“The channel in Canada has an incredible role and responsibility to help drive innovation in the country, and I do firmly believe that it is part of our role at Microsoft to enable them with the tools and skills to be able to go and do that,” said Brommet when he sat down with CDN at the Microsoft Tech Summit in Toronto this week.
Canada continues face ICT talent shortages due to job growth outpacing the supply of graduates, and the skills gap between what prospective applicants have, and what the increasingly cloud-based industry requires, and partners throughout the channel are feeling it. “We all have to invest in really skilling up to be able to take advantage of this technology, and the channel can drive that change,” Brommet said.
One option could be investing in current employees. Canadian financial service company, ManuLife Financial, has made efforts to retrain its employees in order to meet the demand for IT professionals with the skills necessary to handle ManuLife’s cloud-based future. Doug Schneider, ManuLife senior vice president and global CTO told reporters at the Tech Summit that he has not let anyone go, and instead focused on retraining employees who don’t have these skill sets.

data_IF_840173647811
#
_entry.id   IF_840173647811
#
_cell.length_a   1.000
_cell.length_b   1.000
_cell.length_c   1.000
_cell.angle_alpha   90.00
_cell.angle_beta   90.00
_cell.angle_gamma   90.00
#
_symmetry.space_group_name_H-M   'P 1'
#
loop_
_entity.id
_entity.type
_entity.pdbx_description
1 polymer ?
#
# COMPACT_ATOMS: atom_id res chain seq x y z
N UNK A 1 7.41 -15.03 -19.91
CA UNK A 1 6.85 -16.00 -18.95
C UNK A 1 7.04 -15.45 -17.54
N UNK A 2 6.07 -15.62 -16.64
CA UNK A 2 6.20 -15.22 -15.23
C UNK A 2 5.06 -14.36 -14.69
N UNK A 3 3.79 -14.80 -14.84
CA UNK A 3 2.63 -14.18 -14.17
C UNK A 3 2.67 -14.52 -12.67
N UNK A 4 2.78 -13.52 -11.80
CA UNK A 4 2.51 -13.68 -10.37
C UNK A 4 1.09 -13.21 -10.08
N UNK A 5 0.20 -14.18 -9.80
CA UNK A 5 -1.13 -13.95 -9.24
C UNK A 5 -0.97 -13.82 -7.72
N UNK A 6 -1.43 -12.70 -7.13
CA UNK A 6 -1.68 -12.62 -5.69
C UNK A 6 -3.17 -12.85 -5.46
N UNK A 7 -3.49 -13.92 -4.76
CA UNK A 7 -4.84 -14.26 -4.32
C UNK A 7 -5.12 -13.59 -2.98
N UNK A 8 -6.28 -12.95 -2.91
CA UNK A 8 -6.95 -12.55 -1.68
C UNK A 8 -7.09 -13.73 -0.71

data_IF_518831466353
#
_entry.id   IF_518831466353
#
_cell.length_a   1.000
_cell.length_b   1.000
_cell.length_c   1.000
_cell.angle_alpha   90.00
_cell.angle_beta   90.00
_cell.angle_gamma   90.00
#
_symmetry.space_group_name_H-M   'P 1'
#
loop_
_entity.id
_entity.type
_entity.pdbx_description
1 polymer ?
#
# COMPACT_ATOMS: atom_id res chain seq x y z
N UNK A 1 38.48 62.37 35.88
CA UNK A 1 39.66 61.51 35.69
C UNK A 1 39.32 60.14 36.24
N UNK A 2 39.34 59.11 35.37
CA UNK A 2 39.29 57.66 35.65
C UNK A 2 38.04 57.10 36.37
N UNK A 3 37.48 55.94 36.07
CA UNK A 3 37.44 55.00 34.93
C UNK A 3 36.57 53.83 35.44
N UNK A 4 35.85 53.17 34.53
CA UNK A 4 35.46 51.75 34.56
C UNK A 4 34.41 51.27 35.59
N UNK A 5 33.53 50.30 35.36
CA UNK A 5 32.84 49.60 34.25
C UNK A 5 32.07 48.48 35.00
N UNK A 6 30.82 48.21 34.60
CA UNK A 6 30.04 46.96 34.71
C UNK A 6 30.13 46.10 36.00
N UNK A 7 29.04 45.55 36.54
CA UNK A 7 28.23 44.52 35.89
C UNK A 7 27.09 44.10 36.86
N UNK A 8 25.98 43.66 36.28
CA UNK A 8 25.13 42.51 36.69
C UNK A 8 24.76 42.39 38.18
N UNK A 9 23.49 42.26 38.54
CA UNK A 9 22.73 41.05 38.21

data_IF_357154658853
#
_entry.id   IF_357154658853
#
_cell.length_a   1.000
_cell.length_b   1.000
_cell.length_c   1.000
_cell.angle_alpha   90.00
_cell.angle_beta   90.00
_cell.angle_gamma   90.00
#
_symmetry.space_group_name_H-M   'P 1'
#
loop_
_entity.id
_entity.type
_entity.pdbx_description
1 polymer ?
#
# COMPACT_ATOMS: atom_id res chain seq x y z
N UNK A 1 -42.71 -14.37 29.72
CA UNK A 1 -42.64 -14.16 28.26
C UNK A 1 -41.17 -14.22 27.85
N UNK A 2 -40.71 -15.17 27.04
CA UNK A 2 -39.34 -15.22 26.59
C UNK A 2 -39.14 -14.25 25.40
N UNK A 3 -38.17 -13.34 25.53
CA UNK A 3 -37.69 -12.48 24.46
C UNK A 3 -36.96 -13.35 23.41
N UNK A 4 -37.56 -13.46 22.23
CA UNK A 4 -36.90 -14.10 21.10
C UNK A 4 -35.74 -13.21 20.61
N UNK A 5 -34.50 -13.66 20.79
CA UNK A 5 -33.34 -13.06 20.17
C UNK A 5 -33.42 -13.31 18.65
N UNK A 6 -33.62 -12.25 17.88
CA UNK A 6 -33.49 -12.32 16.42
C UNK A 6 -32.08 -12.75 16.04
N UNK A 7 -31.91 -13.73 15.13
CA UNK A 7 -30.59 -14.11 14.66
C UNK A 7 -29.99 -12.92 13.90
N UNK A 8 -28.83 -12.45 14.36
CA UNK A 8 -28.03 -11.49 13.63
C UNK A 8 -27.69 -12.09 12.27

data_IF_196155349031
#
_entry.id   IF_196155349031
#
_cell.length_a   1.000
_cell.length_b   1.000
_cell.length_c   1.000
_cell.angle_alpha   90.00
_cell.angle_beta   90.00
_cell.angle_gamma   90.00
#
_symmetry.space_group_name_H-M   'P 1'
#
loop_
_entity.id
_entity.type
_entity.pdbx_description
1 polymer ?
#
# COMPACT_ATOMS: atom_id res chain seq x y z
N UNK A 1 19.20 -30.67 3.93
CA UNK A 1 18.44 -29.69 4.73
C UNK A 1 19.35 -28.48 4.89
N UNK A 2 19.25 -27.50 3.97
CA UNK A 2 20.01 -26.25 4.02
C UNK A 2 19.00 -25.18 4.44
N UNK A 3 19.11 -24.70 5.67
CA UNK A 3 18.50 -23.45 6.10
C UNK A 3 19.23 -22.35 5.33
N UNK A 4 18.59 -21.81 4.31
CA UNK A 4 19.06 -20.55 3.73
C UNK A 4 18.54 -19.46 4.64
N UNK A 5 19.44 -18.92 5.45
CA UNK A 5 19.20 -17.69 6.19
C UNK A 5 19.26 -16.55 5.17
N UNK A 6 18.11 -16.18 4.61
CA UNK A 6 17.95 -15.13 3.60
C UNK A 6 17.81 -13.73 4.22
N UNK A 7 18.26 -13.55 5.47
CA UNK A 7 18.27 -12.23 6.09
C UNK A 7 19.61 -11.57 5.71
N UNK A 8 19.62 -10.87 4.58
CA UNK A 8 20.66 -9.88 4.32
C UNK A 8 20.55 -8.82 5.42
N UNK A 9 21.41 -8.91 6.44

While the channel can do all it can to push innovation further, the government needs to have a hand in play as well. “How we think about making cloud technology intrinsically embedded inside the education system is something we all as an ecosystem need to support. I think about diversity and the lack of women in the workspace. We don’t see enough women in the industry, or enough women choosing to take this career path. Part of what we have to do is break down those barriers because they do represent a sizable part of Canadians,” Brommet said.
The overwhelming majority on the show floor of the Tech Summit when asked about the skills gap put emphasis on the lack of education programs in Canada that provide potential applicants the skills necessary to enter the workforce to begin with. Educating students so that they are aware of these jobs and can plan for these careers is key.
When asked about the subject, and executive on the floor told me about how his son went into game development, an over saturated industry by all accounts, but with little training could translate those skills into what channel partners may need. Bringing awareness to young talent about the possibilities in Canada will be an important factor moving forward, and one that both the government and the channel can work together to meet.
“We have got to get more people involved in IT because the potential is incredible. We are running into that skills gap, and the only way we are going to close that is by starting to skill people earlier and faster on those core technologies,” Brommet added.